The Real Story of Blackbeard

BlackbirdOn Ocracoke Island lies a spot known as Teach’s Hole. This small inlet is reported to be the spot where the infamous pirate Edward Teach, better known as Blackbeard, preferred to anchor his ship. It’s also said to be where he met his end, and some say his ghost haunts the spot to this day.

Blackbeard was an English pirate who operated around the West Indies and the eastern coast of Britain’s North American colonies, roaming the seas from 1716 until 1718, and in doing so gaining a reputation for unbridled ferocity.

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When Blackbeard went into battle, he strapped multiple pistols and multiple cutlasses to his body. Most frightening of all, he wove fuses into his long, black beard and set them on fire just before he stepped on to the captured ship.

This towering figure, armed to the teeth, with sparking, flaming beard must have been a terrifying sight to behold, and the sight of him smoldering along with several pistols and knives strapped to his waist was enough for many of his enemies to surrender without a shot being fired.

Blackbeard terrorized the sailors of the Atlantic and the Caribbean, not only ambushing ships and stealing their cargo, but killing those who opposed him, often attacking in the dim light of dawn or dusk when his ship was most difficult to see. He would often sail under the flag of a country friendly to the nationality of the ship he was attacking, and then hoist his pirate flag at the last moment.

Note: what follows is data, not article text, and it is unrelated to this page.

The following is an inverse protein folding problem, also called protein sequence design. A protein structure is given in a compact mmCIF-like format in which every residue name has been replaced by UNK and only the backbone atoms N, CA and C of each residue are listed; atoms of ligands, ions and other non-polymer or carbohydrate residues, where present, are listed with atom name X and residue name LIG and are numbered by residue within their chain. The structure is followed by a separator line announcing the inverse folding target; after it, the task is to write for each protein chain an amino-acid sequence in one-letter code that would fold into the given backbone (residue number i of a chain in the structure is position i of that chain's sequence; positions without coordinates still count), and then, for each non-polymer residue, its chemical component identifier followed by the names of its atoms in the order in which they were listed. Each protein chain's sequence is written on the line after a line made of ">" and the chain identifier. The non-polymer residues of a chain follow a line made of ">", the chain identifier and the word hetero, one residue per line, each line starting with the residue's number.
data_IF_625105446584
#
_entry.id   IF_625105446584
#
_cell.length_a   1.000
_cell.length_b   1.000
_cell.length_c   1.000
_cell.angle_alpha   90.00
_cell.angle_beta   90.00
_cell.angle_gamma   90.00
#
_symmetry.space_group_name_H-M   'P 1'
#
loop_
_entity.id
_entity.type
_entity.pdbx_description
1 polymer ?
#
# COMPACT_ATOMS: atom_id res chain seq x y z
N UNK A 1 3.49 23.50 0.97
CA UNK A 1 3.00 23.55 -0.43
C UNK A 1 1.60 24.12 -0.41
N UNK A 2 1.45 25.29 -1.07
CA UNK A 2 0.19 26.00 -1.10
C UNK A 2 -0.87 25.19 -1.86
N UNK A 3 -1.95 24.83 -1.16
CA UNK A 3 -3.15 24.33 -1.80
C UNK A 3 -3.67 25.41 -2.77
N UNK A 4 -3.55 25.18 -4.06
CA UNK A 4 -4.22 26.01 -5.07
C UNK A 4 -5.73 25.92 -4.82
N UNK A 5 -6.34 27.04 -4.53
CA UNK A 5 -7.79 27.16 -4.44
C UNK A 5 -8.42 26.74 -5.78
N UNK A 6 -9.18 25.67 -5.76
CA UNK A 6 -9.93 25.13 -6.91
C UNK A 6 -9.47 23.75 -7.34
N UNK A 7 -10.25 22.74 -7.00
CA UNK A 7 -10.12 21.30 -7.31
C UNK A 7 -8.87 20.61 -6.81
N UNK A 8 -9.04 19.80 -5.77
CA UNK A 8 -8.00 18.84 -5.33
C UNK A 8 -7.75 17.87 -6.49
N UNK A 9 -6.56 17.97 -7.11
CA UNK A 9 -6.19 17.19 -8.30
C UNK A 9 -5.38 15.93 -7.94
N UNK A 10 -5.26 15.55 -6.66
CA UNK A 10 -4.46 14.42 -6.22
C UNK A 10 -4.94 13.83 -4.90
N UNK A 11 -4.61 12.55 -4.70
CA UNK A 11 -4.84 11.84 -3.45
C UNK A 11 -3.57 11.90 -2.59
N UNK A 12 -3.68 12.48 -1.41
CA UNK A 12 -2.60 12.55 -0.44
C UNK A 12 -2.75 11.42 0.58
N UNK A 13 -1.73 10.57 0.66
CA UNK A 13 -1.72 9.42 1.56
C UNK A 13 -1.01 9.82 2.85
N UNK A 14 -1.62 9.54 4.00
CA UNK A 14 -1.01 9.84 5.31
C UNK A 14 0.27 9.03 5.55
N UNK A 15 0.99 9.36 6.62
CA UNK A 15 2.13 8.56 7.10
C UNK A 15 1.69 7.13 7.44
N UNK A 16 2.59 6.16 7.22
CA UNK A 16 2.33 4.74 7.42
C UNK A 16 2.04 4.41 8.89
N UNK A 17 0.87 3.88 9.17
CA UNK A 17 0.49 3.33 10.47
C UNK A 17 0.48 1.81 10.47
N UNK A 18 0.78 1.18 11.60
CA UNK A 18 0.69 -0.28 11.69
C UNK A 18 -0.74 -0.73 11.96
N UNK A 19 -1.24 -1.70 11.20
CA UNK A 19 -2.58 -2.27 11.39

Like many pirates they often attacked slave ships with human cargo. His trusted second in command, Black Caesar was a former black slave whose ship Blackbeard boarded and then freed all the slaves. Most pirate ships at the time freed African slaves, and many of these men then became a part of their crews.

He formed an alliance of pirates and blockaded Charleston’s harbour (Charleston was known as Charles Town at the time), when his men desperately needed medicine, and he kept a councilman and his young son hostage until a fully equipped medicine chest was delivered. He then ran his ship, the Queen Anne’s Revenge aground on a sandbar near Beaufort, North Carolina.

He briefly retired from piracy and settled in Bath, North Carolina, where he accepted a royal pardon and married the daughter of a local plantation owner.

But he was soon back at sea, where he attracted the attention of Alexander Spotswood, the Governor of Virginia.

Spotswood arranged for a party of soldiers and sailors led by Lieutenant Robert Maynard, to capture the pirate, and Blackbeard’s reign of terror on the high seas came to an end on November 22, 1718.

Maynard took command of the two armed sloops on 17 November. He was given 57 men, 33 from HMS Pearl and 24 from HMS Lyme. Maynard and the detachment from HMS Pearl took the larger of the two vessels and named her Jane, whilst the rest took Ranger, commanded by one of Maynard’s officers, a Mr Hyde.